To get your chompers rivalling The Rock’s, you need to be aware of some of the common teeth-staining culprits, stick to a good oral-health routine and get across the best teeth-whitening options. No idea where to start? We’ve got you covered.
1.REGULAR DENTAL APPOINTMENTS
Before plunging into any sort of whitening procedure, set up an appointment with your dentist to make sure everything is okay with your oral health. “The best place to start is to see your local dentist and have a thorough clean, as this often brightens your smile a few shades just from removal of the plaque, which holds day-to-day stains,” says Dr Aodhan Docherty, a cosmetic dentist at About Smiles.
2. WHITENING TOOTHPASTE
So, do these actually work? Well, they’re not gamechangers, but they’ll help. “Whitening toothpastes are more abrasive, meaning they can rub off stains attached to the surface of teeth,” says Docherty. “Secondly, they may use something to try and pull stains out of the teeth; this is where peroxide comes into play.” The research behind peroxide based whitening is solid, he says. “Hence, if I were opting to use a whitening toothpaste I would use one with peroxide, such as Colgate Optic White.” The concentration is low, however, so expect slow and minor change.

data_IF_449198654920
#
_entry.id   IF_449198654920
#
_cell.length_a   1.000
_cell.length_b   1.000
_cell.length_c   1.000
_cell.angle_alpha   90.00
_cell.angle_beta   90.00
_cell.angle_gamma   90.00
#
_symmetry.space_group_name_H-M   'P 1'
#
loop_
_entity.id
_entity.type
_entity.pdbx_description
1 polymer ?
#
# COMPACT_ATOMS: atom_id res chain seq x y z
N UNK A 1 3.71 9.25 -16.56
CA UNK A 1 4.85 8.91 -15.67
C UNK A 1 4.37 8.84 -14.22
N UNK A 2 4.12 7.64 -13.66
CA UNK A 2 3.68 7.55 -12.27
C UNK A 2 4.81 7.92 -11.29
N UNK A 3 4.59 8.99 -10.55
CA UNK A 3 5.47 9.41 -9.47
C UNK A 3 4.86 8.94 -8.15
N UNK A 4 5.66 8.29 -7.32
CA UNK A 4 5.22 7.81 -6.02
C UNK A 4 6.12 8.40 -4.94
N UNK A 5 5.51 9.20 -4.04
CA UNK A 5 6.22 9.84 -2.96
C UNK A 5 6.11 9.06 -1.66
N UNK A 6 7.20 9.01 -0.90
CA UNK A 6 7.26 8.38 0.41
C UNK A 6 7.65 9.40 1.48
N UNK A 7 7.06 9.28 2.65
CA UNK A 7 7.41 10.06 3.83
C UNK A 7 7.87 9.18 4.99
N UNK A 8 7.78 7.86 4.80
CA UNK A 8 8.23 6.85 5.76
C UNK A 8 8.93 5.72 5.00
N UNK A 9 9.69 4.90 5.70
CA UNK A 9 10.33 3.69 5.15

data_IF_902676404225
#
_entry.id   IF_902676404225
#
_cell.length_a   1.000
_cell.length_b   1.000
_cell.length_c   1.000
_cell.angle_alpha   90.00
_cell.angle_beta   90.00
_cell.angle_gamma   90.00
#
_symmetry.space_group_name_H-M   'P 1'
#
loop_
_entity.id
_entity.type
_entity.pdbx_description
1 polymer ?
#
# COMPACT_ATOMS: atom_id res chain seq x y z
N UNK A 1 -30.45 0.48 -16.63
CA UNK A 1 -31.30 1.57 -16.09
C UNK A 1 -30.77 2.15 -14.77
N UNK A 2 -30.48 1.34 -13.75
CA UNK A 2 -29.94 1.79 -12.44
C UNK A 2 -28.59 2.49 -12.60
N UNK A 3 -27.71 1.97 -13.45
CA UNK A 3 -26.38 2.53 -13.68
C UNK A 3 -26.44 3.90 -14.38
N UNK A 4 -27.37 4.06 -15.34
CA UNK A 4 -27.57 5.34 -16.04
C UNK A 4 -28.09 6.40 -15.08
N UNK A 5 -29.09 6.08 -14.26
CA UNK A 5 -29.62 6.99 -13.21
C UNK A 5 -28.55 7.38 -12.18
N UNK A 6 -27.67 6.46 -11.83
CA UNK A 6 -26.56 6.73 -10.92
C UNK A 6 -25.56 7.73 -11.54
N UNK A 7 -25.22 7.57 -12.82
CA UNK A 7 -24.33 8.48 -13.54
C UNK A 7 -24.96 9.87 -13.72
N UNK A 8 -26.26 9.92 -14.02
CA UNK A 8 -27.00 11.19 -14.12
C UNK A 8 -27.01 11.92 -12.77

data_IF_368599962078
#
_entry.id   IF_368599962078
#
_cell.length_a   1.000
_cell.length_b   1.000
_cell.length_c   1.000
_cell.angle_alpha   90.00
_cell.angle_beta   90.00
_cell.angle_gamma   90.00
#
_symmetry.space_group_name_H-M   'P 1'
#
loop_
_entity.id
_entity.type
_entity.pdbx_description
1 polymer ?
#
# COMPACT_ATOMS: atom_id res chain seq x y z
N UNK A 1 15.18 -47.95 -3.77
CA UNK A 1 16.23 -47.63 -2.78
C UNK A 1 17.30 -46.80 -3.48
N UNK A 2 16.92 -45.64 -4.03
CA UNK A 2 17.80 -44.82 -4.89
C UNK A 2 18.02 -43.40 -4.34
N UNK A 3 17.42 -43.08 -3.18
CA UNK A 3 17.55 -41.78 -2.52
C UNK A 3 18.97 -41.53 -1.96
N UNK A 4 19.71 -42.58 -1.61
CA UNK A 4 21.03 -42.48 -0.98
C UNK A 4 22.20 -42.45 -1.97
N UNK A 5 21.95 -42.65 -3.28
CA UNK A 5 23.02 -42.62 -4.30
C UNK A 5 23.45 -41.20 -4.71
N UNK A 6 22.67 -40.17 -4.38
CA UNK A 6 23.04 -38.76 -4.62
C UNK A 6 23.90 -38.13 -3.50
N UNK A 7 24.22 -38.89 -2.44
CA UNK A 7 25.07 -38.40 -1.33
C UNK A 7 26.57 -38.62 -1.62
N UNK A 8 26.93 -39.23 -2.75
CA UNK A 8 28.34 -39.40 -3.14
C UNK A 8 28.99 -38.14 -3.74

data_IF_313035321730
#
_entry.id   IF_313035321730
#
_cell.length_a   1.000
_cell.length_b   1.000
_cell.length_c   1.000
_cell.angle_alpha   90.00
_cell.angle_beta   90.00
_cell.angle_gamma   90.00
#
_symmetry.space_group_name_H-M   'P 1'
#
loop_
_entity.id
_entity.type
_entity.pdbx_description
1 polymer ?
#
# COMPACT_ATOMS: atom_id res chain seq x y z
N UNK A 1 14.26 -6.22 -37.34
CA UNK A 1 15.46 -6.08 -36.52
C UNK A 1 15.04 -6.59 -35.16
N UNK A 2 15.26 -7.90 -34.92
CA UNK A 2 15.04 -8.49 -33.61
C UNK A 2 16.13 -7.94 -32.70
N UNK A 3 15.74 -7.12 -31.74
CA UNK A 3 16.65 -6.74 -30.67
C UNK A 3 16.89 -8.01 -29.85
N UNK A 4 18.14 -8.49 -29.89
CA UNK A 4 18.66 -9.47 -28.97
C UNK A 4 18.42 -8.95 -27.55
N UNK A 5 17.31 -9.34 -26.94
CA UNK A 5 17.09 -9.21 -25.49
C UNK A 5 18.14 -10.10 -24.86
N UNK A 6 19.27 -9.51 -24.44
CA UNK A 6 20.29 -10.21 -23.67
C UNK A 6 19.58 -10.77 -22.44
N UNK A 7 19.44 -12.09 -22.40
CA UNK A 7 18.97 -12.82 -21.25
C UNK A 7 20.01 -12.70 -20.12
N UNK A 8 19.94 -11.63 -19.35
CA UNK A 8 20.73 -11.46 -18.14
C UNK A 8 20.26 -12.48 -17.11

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3. HOME WHITENING
Supermarket-bought whitening kits have the same limitation as whitening toothpastes – a low peroxide concentration. But when the mouth trays are custom-made by your dentist, who also provides the gel to fill them with, you’re upping the ante. “That said, they still need to be worn for an extended period of time,” says Docherty, who notes that if the guards aren’t perfect, the gel can leak onto the gums (although this is unlikely if they’re wellmade). “I provide my patients with the industry-leader and gold standard home-whitening Opalescence (from Ultradent).”
4. IN-CHAIR WHITENING
While it’s certainly a pricier option, an in-surgery whitening procedure can change the look of your teeth in one sitting. “This involves using very high-strength peroxide to bleach the teeth,” says Docherty. It must be provided by a dentist as it requires expertly-placed protective barriers to prevent damage to the gums, cheeks, lips and other areas, and it’s often used in conjunction with custom home-whitening. “In-chair whitening often creates fast and excellent results. In my clinic I use either KOR in-chair whitening or Opalescence BOOST.”
What causes stains?
“Stains are commonly caused by diet, including dark-coloured drinks such as coffee, tea and red wine (all the good stuff!), and also from smoking,” says Docherty. Avoiding these can help to prevent staining – but who can really do that? So, just remember to try to give your teeth a good clean afterwards to prevent the stains from soaking in.”